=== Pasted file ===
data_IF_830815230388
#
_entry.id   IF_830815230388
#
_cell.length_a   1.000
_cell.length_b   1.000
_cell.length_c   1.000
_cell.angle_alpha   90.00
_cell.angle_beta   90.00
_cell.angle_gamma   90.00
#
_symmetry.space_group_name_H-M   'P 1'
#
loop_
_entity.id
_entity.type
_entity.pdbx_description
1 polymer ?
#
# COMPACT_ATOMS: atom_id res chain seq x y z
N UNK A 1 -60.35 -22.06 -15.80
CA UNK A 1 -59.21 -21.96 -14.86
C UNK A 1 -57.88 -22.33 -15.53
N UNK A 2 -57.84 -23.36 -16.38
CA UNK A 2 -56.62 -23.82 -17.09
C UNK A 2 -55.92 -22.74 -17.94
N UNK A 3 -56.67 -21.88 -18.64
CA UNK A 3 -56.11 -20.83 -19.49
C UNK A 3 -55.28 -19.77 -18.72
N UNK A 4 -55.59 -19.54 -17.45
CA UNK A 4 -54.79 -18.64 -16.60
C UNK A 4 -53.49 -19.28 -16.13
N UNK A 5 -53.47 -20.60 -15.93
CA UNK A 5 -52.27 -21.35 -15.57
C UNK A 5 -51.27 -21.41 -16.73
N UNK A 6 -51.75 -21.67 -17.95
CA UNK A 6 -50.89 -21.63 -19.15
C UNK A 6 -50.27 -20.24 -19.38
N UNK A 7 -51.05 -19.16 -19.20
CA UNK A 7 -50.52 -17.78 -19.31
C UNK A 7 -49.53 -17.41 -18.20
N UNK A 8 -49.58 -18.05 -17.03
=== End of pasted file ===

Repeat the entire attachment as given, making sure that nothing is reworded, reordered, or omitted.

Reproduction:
data_IF_830815230388
#
_entry.id   IF_830815230388
#
_cell.length_a   1.000
_cell.length_b   1.000
_cell.length_c   1.000
_cell.angle_alpha   90.00
_cell.angle_beta   90.00
_cell.angle_gamma   90.00
#
_symmetry.space_group_name_H-M   'P 1'
#
loop_
_entity.id
_entity.type
_entity.pdbx_description
1 polymer ?
#
# COMPACT_ATOMS: atom_id res chain seq x y z
N UNK A 1 -60.35 -22.06 -15.80
CA UNK A 1 -59.21 -21.96 -14.86
C UNK A 1 -57.88 -22.33 -15.53
N UNK A 2 -57.84 -23.36 -16.38
CA UNK A 2 -56.62 -23.82 -17.09
C UNK A 2 -55.92 -22.74 -17.94
N UNK A 3 -56.67 -21.88 -18.64
CA UNK A 3 -56.11 -20.83 -19.49
C UNK A 3 -55.28 -19.77 -18.72
N UNK A 4 -55.59 -19.54 -17.45
CA UNK A 4 -54.79 -18.64 -16.60
C UNK A 4 -53.49 -19.28 -16.13
N UNK A 5 -53.47 -20.60 -15.93
CA UNK A 5 -52.27 -21.35 -15.57
C UNK A 5 -51.27 -21.41 -16.73
N UNK A 6 -51.75 -21.67 -17.95
CA UNK A 6 -50.89 -21.63 -19.15
C UNK A 6 -50.27 -20.24 -19.38
N UNK A 7 -51.05 -19.16 -19.20
CA UNK A 7 -50.52 -17.78 -19.31
C UNK A 7 -49.53 -17.41 -18.20
N UNK A 8 -49.58 -18.05 -17.03